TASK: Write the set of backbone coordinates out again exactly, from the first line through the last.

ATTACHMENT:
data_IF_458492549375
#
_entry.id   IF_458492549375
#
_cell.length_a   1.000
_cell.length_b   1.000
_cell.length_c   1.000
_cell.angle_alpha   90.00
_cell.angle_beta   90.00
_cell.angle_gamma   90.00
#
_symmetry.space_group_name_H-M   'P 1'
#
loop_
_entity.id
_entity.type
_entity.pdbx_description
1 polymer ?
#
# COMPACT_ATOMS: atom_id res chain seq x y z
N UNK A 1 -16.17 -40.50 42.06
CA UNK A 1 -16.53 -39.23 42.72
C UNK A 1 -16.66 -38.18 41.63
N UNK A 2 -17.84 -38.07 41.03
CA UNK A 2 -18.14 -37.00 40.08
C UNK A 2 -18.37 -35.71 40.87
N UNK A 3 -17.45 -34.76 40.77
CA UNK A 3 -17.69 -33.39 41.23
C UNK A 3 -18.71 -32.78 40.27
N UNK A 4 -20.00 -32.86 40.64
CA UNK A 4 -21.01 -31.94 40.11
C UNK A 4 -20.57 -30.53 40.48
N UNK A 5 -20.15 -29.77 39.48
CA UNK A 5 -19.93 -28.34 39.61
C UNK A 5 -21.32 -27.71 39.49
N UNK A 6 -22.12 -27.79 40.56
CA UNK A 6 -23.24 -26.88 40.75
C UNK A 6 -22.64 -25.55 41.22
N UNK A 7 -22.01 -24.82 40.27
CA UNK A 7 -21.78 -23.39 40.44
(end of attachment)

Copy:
data_IF_458492549375
#
_entry.id   IF_458492549375
#
_cell.length_a   1.000
_cell.length_b   1.000
_cell.length_c   1.000
_cell.angle_alpha   90.00
_cell.angle_beta   90.00
_cell.angle_gamma   90.00
#
_symmetry.space_group_name_H-M   'P 1'
#
loop_
_entity.id
_entity.type
_entity.pdbx_description
1 polymer ?
#
# COMPACT_ATOMS: atom_id res chain seq x y z
N UNK A 1 -16.17 -40.50 42.06
CA UNK A 1 -16.53 -39.23 42.72
C UNK A 1 -16.66 -38.18 41.63
N UNK A 2 -17.84 -38.07 41.03
CA UNK A 2 -18.14 -37.00 40.08
C UNK A 2 -18.37 -35.71 40.87
N UNK A 3 -17.45 -34.76 40.77
CA UNK A 3 -17.69 -33.39 41.23
C UNK A 3 -18.71 -32.78 40.27
N UNK A 4 -20.00 -32.86 40.64
CA UNK A 4 -21.01 -31.94 40.11
C UNK A 4 -20.57 -30.53 40.48
N UNK A 5 -20.15 -29.77 39.48
CA UNK A 5 -19.93 -28.34 39.61
C UNK A 5 -21.32 -27.71 39.49
N UNK A 6 -22.12 -27.79 40.56
CA UNK A 6 -23.24 -26.88 40.75
C UNK A 6 -22.64 -25.55 41.22
N UNK A 7 -22.01 -24.82 40.27
CA UNK A 7 -21.78 -23.39 40.44